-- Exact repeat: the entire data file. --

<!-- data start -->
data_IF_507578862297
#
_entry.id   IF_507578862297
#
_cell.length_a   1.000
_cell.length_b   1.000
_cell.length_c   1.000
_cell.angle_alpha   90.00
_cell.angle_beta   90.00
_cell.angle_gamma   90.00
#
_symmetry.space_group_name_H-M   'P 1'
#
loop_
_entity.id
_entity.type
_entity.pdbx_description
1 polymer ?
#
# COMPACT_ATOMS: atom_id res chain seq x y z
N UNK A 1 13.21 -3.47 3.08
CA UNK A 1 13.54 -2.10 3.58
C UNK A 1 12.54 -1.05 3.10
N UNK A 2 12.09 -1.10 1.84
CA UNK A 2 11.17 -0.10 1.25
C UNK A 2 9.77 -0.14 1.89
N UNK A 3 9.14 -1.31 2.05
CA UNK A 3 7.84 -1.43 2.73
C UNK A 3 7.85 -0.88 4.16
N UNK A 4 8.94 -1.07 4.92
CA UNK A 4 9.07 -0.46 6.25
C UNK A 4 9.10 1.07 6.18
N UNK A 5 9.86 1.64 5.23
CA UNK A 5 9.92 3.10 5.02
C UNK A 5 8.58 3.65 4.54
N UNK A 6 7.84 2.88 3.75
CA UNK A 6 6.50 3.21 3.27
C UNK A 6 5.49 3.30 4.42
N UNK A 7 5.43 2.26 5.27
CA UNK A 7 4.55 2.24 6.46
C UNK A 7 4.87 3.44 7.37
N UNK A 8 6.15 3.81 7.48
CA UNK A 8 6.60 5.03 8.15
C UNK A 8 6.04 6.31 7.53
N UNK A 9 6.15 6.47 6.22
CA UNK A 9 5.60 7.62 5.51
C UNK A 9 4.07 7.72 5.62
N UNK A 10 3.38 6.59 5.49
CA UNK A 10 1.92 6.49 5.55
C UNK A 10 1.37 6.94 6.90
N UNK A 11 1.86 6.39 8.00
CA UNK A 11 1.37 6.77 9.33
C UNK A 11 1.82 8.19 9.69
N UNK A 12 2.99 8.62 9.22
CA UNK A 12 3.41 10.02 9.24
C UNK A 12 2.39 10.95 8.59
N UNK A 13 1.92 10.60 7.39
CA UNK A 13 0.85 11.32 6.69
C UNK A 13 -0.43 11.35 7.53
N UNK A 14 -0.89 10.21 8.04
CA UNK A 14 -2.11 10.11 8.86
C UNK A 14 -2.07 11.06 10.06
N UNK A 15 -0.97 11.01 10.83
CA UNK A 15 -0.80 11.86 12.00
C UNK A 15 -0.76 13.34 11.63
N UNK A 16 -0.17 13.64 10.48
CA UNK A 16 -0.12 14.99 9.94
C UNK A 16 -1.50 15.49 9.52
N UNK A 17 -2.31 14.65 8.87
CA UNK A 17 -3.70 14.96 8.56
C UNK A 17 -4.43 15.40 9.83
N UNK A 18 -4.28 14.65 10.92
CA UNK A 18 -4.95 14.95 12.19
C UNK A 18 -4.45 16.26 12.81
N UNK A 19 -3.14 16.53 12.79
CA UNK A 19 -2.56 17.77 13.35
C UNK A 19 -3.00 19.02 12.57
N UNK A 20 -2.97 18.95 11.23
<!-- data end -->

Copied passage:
data_IF_507578862297
#
_entry.id   IF_507578862297
#
_cell.length_a   1.000
_cell.length_b   1.000
_cell.length_c   1.000
_cell.angle_alpha   90.00
_cell.angle_beta   90.00
_cell.angle_gamma   90.00
#
_symmetry.space_group_name_H-M   'P 1'
#
loop_
_entity.id
_entity.type
_entity.pdbx_description
1 polymer ?
#
# COMPACT_ATOMS: atom_id res chain seq x y z
N UNK A 1 13.21 -3.47 3.08
CA UNK A 1 13.54 -2.10 3.58
C UNK A 1 12.54 -1.05 3.10
N UNK A 2 12.09 -1.10 1.84
CA UNK A 2 11.17 -0.10 1.25
C UNK A 2 9.77 -0.14 1.89
N UNK A 3 9.14 -1.31 2.05
CA UNK A 3 7.84 -1.43 2.73
C UNK A 3 7.85 -0.88 4.16
N UNK A 4 8.94 -1.07 4.92
CA UNK A 4 9.07 -0.46 6.25
C UNK A 4 9.10 1.07 6.18
N UNK A 5 9.86 1.64 5.23
CA UNK A 5 9.92 3.10 5.02
C UNK A 5 8.58 3.65 4.54
N UNK A 6 7.84 2.88 3.75
CA UNK A 6 6.50 3.21 3.27
C UNK A 6 5.49 3.30 4.42
N UNK A 7 5.43 2.26 5.27
CA UNK A 7 4.55 2.24 6.46
C UNK A 7 4.87 3.44 7.37
N UNK A 8 6.15 3.81 7.48
CA UNK A 8 6.60 5.03 8.15
C UNK A 8 6.04 6.31 7.53
N UNK A 9 6.15 6.47 6.22
CA UNK A 9 5.60 7.62 5.51
C UNK A 9 4.07 7.72 5.62
N UNK A 10 3.38 6.59 5.49
CA UNK A 10 1.92 6.49 5.55
C UNK A 10 1.37 6.94 6.90
N UNK A 11 1.86 6.39 8.00
CA UNK A 11 1.37 6.77 9.33
C UNK A 11 1.82 8.19 9.69
N UNK A 12 2.99 8.62 9.22
CA UNK A 12 3.41 10.02 9.24
C UNK A 12 2.39 10.95 8.59
N UNK A 13 1.92 10.60 7.39
CA UNK A 13 0.85 11.32 6.69
C UNK A 13 -0.43 11.35 7.53
N UNK A 14 -0.89 10.21 8.04
CA UNK A 14 -2.11 10.11 8.86
C UNK A 14 -2.07 11.06 10.06
N UNK A 15 -0.97 11.01 10.83
CA UNK A 15 -0.80 11.86 12.00
C UNK A 15 -0.76 13.34 11.63
N UNK A 16 -0.17 13.64 10.48
CA UNK A 16 -0.12 14.99 9.94
C UNK A 16 -1.50 15.49 9.52
N UNK A 17 -2.31 14.65 8.87
CA UNK A 17 -3.70 14.96 8.56
C UNK A 17 -4.43 15.40 9.83
N UNK A 18 -4.28 14.65 10.92
CA UNK A 18 -4.95 14.95 12.19
C UNK A 18 -4.45 16.26 12.81
N UNK A 19 -3.14 16.53 12.79
CA UNK A 19 -2.56 17.77 13.35
C UNK A 19 -3.00 19.02 12.57
N UNK A 20 -2.97 18.95 11.23